The human race learned long ago that cooking meat before eating it would protect them from parasites. Since then this practice of cooking has grown to include all types of foods and is now considered an art. The average meal generally doesn’t include many raw elements, except for the leafy green salad. Here we’ll consider 10 benefits of eating raw food.
However, the advantages of eating raw foods bring nature’s intentions into focus. When I speak of eating raw I’m referring to fruit, nuts, and vegetables, which taste good to the majority of humankind in their basic simplicity direct from tree, bush or vine.
Hummus, the rich, creamy dip, is central to Middle Eastern cuisine. Most of us eat it because it’s so tasty; but we don’t often consider the health benefits of hummus. But you can be sure that hummus is a good-for-you treat — it consists mainly of chickpeas and sesame seeds. Lemon and garlic are also intrinsic to its unique flavor — and variations can include spices, peppers, olives, and other ingredients to make a great thing even better. Hummus is most often used as a dip for fresh pita, but there are other ways to use it. It’s great in wraps, as a potato topping, and even on pizza in place of tomato sauce.
You can buy hummus from the store, but for all the healthy goodness that it comes with, it’s always better to make it yourself at home — it’s easy to do — here’s our basic recipe, with variations. Despite its delicately complex taste, hummus is actually surprisingly easy to make. more→
Summer is the time to enjoy lots of fresh produce and herbs straight from the garden or farm market. Here are a few unique kitchen gadgets — tools that are inexpensive, compact, and will help ensure that you use up and enjoy your market finds to the fullest! more→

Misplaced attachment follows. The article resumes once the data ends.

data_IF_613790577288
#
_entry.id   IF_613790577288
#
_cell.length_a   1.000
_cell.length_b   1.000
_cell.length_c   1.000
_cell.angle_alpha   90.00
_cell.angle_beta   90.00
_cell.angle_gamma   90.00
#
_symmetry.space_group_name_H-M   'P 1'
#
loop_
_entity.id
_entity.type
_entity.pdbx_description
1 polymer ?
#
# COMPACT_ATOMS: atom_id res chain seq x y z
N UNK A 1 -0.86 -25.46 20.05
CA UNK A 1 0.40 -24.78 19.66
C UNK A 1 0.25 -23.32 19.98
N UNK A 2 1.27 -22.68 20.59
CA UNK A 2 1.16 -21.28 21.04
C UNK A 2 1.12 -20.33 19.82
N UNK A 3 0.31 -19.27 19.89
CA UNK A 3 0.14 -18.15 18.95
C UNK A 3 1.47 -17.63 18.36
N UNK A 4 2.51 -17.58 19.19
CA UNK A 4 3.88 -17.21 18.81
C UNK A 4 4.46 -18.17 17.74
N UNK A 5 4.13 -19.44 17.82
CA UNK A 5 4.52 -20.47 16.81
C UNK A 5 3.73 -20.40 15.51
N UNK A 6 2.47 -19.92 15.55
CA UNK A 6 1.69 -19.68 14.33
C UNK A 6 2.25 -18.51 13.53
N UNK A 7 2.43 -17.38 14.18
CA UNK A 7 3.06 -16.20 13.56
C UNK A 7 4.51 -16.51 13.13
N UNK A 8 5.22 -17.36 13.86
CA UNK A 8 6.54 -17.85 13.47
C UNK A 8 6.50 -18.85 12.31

Zucchini is available and economical all year round, though it’s midsummer to early fall when it’s most abundant in gardens and at farm markets. So for your enjoyment, here are VegKitchen’s 12 best healthy zucchini recipes, from “zoodles” to sweet muffins and everything in between — plus some alternates that are also among our best.
1 Zucchini “noodles”
Everyone needs a good zucchini “noodles” (or as some call them, “zoodles”) recipe or two in their repertoire, and Gena Hamshaw’s Zucchini Pasta with Mango, Avocado, and Black Bean Salsa (at top) is easy and impressive. more→
In July, produce of all kinds is at its best! Here are 5 fruits and veggies that shouldn’t be overlooked.
Apricots – with all the melons and berries bursting onto the markets, don’t forget about the stone fruits, especially apricots. These diminutive, smooth fruits often get overlooked, and there’s more to do with them aside from eating out of hand or using in fruit salads, in both sweet and savory preparations. Here are a few: more→
Have you heard? The National Cancer Institute, a member of the U.S. National Institutes of Health, recommends consuming 5 portions of fresh fruits and vegetables everyday. And they recommend sprouts as a good way to help you achieve that goal. We’ll explore the many healthy benefits of sprouts here; they’re also easy to grow at home.
Sprouts are unique in that they are the only form of agriculture available in all four seasons that can be locally grown—-and that means anywhere in the world, from Africa to Alaska! Their harvest cycle, from seed to salad, is only one week. Not only that, one pound of alfalfa seed, for example, yields 10-14 pounds of fresh “mini-salad” greens. more→